ETA:  Why do we define unused pins as input?  Because if we have an 'oopsie' and short the pin to Vcc or Gnd, all it does is change an input signal that is never used.  If the pin were output, we stand a good chance of watching the magic smoke come pouring out of the chip.  Remember that 330 Ohm resistor?  It too helps with 'oopsies'.

Richard Crowley:

--- Quote from: Kagord on February 24, 2019, 06:27:14 pm ---Does this mean they don't know what the actual/specific resistance is in the controller? 
--- End quote ---
It means that the internal pullup resistors are not a precision part of the circuit and the exact value is not all that important.


--- Quote ---But more to the point, why 10K, or 20K, or 50K, does it matter, how low can you go, who knows the reasoning here for the level of resisting the current flow.
--- End quote ---
Sure they could make it much lower, but:
1) The internal pullup is just a handy convenience for ultra-low parts count circuits. 
2) If a more robust pullup value (or a pulldown resistor) is required, it is trivial to add one externally.
3) The lower the value of the internal pullup resistor, the more power the chip dissipates when current is flowing through the resistor and out of the pin to ground. This is an undesirable condition and trivially avoided by using higher-value internal pullup resistors.
So there appear to be several disadvantages and no advantages to using lower-value pullup.


--- Quote ---I assume if there is no resistor present, that's not good,
--- End quote ---
The impedance of the I/O nodes in input mode is pretty high and with no definite resistance pulling either up or down, the input value (0 or 1) will be unpredictable. And THAT is not good.


--- Quote ---but how is the value of the resistor determined and how is that important.  Is there science behind it, or is someone just innately saying, ahh, 20K-50K, that will work every time for most anticipated scenarios that could be present?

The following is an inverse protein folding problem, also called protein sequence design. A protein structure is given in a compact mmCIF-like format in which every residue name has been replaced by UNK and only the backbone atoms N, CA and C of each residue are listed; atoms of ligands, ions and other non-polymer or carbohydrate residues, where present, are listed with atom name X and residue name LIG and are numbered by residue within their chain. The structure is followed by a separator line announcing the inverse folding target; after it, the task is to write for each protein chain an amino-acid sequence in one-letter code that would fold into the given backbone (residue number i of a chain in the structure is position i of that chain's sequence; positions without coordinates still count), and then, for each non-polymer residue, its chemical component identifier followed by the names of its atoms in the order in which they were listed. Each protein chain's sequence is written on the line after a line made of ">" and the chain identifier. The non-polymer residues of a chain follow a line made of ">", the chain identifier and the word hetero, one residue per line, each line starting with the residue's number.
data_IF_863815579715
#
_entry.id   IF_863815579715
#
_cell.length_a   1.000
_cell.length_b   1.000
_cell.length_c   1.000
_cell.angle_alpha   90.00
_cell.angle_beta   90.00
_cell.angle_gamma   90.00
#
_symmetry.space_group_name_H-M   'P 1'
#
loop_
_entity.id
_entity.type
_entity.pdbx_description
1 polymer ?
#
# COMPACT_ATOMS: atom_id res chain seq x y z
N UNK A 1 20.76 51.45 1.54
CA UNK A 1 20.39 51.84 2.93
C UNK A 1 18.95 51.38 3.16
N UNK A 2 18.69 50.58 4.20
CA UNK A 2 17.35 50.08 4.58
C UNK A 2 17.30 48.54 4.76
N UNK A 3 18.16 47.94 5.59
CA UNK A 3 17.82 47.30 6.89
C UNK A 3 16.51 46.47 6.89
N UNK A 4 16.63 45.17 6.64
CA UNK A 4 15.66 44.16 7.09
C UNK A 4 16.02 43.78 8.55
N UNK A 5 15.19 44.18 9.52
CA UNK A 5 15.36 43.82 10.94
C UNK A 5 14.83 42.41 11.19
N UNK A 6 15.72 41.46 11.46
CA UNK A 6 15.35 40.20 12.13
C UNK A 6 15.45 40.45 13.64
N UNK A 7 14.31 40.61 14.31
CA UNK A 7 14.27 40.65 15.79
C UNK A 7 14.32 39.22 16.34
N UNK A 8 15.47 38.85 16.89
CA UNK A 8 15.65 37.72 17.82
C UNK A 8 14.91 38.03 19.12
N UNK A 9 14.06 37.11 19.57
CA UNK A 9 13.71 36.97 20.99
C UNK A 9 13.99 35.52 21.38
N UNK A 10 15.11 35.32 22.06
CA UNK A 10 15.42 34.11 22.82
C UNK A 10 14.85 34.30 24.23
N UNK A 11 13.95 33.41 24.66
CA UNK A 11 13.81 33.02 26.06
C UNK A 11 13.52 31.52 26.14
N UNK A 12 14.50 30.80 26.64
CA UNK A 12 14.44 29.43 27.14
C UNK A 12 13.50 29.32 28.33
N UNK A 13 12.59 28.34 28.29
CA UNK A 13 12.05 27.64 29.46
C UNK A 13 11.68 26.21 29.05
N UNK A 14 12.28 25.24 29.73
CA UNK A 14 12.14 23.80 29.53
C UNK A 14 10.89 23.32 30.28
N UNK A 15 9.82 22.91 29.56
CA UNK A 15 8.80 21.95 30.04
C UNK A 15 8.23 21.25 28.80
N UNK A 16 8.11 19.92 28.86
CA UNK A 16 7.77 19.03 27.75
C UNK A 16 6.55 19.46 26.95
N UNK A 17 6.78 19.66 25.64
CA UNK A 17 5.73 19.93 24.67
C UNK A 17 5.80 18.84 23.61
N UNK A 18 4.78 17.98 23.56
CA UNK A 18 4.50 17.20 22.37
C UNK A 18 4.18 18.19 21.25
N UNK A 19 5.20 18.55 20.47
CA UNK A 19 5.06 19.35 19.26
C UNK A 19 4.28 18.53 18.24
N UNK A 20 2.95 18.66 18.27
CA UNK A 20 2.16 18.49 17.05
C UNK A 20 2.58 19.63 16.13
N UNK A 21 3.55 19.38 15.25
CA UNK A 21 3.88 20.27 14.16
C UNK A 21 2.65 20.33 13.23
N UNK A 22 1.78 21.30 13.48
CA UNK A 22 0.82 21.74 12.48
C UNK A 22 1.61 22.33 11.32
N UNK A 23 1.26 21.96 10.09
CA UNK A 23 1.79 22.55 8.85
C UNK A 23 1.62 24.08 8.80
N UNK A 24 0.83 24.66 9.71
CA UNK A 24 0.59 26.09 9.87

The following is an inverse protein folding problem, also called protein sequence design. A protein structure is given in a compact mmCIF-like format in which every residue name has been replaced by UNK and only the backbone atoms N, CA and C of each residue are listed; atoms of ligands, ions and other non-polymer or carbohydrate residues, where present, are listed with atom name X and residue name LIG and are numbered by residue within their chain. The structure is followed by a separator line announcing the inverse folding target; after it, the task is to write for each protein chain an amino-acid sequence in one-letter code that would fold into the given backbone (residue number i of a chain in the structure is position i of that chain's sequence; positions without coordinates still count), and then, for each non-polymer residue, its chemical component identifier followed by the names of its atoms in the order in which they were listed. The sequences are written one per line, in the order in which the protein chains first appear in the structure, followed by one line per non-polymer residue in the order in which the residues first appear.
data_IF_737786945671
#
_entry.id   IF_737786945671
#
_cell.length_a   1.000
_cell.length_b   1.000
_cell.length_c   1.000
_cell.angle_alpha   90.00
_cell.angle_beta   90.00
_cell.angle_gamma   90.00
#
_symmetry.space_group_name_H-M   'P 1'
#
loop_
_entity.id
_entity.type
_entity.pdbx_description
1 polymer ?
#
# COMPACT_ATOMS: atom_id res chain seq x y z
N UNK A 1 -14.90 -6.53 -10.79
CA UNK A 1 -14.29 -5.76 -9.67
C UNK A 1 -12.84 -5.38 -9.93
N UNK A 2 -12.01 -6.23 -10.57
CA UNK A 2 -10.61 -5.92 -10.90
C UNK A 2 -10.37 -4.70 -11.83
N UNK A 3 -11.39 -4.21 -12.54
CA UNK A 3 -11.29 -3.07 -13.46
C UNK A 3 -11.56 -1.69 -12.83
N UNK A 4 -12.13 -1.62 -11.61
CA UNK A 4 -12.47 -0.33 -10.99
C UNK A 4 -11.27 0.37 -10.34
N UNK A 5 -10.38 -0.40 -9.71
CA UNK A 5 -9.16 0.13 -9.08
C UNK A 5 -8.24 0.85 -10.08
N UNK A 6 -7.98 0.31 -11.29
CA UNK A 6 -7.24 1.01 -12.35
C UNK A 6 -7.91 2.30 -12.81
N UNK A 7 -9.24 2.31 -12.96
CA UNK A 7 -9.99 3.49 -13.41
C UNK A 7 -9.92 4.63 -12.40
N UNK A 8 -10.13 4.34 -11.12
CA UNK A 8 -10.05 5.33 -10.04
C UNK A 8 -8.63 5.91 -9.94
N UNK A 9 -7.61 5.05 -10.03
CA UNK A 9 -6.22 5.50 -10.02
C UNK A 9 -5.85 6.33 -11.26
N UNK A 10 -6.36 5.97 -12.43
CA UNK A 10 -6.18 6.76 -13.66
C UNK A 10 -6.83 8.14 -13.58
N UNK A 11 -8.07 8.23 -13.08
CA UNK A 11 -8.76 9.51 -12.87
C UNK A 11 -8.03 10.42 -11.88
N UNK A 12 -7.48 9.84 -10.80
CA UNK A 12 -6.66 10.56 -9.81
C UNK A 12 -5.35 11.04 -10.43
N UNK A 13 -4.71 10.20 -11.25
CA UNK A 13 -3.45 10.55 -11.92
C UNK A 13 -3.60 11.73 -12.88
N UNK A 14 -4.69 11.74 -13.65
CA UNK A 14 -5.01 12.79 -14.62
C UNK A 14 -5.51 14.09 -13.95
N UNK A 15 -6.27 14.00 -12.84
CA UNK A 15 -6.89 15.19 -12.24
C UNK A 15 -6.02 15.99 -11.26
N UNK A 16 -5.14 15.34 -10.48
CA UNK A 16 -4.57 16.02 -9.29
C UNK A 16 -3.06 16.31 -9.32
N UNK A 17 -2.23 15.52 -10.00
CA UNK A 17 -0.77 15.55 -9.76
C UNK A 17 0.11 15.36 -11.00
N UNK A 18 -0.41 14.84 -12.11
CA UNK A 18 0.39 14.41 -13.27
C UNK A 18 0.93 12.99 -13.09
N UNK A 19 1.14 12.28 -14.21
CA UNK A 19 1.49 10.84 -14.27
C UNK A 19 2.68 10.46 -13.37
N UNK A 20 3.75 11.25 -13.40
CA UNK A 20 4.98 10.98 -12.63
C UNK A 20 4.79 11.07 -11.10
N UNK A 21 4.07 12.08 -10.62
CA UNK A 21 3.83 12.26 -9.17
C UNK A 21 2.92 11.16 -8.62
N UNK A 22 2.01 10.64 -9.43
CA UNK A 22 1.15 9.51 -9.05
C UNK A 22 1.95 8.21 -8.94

--- End quote ---
Essentially.  It is a reasonable and pragmatic balance between the needs of the majority of users' application circuits and the limits of the chip/package power dissipation budget.

rstofer:
Another reason for keeping the internal pullup resistor some high value:  Suppose your application calls for a pulldown resistor.  You are now forming a voltage divider and you pulldown needs to be a fairly small value to guarantee your pin voltage is well withing the switching threshold.

If the factory put in a 1k pullup, you would need a 100 Ohm pulldown to get within 10% of Vcc.  That's a pretty low value...

There's some amazing information in datasheets.  Check the switching thresholds and the low and hgh voltage input currents.  Then play with Ohm's Law!

Kagord:
Thanks for the replies!

Makes sense, I think I got it.  But let me go over my thinking, so let's say the pull up resistor is within spec of 20-50K on a 5V pin.  The pinMode with INPUT_PULLUP is set and button open state is on, (actually, regardless of anything actually hooked up to that pin, digitalRead return is 1).  So behind the scenes, something is monitoring 5V constant (or ??) near that pin and returning 1 with the digitalRead function call. 

When I hit the button we have a "theoretical" current of 0.1 to .25 mA running to ground, based on Ohm's Law, if I did my math right.  This creates a voltage drop from 5V to something less, but enough (within spec) to trigger 0 on the digitalRead function call.  With no resistor, maybe 5000 mA current goes to ground, which is bad, a short.  If I use a resistor with millions of Ohms, the voltage drop isn't detectable. And it's precise to have a known 5V and detect a drop, then detect voltage added to determine on/off, because current (let's say in small amounts) can come from anywhere.

So now, I have to put this in terms I know.  Let's say my car battery reads 12 volts, I turn on the headlights, the voltage drops to 9.5V, I can visually detect that with my multimeter (I.E I see a jump in the meter and can determine easily that something just started using using power), current is flowing.  I wouldn't want to just jumper cable the battery to see the voltage meter move.  The Arduino is doing something similar with the digitalRead functionality, 20-50K ohms is considered a good ranged for this.

Do I have this right, TIA?